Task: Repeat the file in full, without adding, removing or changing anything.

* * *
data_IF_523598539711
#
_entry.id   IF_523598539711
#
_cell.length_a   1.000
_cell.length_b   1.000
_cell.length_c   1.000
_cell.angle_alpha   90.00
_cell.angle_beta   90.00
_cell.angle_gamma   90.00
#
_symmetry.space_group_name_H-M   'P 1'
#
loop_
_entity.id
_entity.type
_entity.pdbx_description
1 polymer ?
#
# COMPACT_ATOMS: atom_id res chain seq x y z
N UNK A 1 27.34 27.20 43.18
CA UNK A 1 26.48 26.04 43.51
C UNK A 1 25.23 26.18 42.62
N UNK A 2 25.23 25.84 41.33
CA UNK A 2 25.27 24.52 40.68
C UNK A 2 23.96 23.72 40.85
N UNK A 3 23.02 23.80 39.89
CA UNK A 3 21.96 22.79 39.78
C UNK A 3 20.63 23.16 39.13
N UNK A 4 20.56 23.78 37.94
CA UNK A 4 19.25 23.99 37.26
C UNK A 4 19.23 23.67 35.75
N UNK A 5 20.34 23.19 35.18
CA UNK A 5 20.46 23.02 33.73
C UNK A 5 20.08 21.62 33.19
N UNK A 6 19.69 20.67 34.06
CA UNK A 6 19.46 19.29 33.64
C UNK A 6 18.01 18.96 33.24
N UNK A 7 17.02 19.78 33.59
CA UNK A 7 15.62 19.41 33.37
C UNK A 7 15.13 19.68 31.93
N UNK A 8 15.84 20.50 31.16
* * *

data_IF_523598539711
#
_entry.id   IF_523598539711
#
_cell.length_a   1.000
_cell.length_b   1.000
_cell.length_c   1.000
_cell.angle_alpha   90.00
_cell.angle_beta   90.00
_cell.angle_gamma   90.00
#
_symmetry.space_group_name_H-M   'P 1'
#
loop_
_entity.id
_entity.type
_entity.pdbx_description
1 polymer ?
#
# COMPACT_ATOMS: atom_id res chain seq x y z
N UNK A 1 27.34 27.20 43.18
CA UNK A 1 26.48 26.04 43.51
C UNK A 1 25.23 26.18 42.62
N UNK A 2 25.23 25.84 41.33
CA UNK A 2 25.27 24.52 40.68
C UNK A 2 23.96 23.72 40.85
N UNK A 3 23.02 23.80 39.89
CA UNK A 3 21.96 22.79 39.78
C UNK A 3 20.63 23.16 39.13
N UNK A 4 20.56 23.78 37.94
CA UNK A 4 19.25 23.99 37.26
C UNK A 4 19.23 23.67 35.75
N UNK A 5 20.34 23.19 35.18
CA UNK A 5 20.46 23.02 33.73
C UNK A 5 20.08 21.62 33.19
N UNK A 6 19.69 20.67 34.06
CA UNK A 6 19.46 19.29 33.64
C UNK A 6 18.01 18.96 33.24
N UNK A 7 17.02 19.78 33.59
CA UNK A 7 15.62 19.41 33.37
C UNK A 7 15.13 19.68 31.93
N UNK A 8 15.84 20.50 31.16